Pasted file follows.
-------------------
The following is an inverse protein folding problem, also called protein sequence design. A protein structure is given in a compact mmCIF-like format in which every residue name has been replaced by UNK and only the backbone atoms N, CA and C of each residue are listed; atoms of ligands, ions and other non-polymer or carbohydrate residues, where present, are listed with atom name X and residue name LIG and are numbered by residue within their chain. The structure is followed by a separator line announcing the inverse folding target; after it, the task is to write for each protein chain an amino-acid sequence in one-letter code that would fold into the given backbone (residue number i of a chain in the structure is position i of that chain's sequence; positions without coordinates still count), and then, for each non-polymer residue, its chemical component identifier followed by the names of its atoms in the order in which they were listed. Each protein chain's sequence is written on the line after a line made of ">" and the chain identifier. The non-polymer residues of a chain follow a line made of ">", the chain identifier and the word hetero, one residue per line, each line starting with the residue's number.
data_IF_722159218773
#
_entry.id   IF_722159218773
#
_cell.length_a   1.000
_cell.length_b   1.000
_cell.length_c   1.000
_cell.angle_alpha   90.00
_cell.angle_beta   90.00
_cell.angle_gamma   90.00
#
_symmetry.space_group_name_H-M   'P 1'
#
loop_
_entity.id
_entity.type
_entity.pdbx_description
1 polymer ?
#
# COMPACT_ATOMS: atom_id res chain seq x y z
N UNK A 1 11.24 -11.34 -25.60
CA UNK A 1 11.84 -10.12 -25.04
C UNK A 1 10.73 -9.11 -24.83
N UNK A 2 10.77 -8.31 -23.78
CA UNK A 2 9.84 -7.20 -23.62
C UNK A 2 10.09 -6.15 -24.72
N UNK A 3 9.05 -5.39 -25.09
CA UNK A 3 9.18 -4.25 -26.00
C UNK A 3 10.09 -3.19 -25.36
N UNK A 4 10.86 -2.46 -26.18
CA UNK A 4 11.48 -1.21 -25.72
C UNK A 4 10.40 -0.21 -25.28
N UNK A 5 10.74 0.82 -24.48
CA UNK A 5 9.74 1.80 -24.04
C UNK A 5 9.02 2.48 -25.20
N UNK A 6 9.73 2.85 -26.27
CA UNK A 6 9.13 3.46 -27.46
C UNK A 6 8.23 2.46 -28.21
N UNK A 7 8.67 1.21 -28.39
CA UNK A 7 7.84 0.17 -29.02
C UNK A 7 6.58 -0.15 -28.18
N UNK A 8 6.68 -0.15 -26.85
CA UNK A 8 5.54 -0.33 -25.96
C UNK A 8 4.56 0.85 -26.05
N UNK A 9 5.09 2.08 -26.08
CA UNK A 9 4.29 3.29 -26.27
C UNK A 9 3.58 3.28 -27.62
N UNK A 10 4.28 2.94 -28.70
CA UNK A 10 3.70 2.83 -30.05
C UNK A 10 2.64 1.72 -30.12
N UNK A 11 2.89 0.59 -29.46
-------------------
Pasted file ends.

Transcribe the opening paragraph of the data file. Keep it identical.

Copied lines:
The following is an inverse protein folding problem, also called protein sequence design. A protein structure is given in a compact mmCIF-like format in which every residue name has been replaced by UNK and only the backbone atoms N, CA and C of each residue are listed; atoms of ligands, ions and other non-polymer or carbohydrate residues, where present, are listed with atom name X and residue name LIG and are numbered by residue within their chain. The structure is followed by a separator line announcing the inverse folding target; after it, the task is to write for each protein chain an amino-acid sequence in one-letter code that would fold into the given backbone (residue number i of a chain in the structure is position i of that chain's sequence; positions without coordinates still count), and then, for each non-polymer residue, its chemical component identifier followed by the names of its atoms in the order in which they were listed. Each protein chain's sequence is written on the line after a line made of ">" and the chain identifier. The non-polymer residues of a chain follow a line made of ">", the chain identifier and the word hetero, one residue per line, each line starting with the residue's number.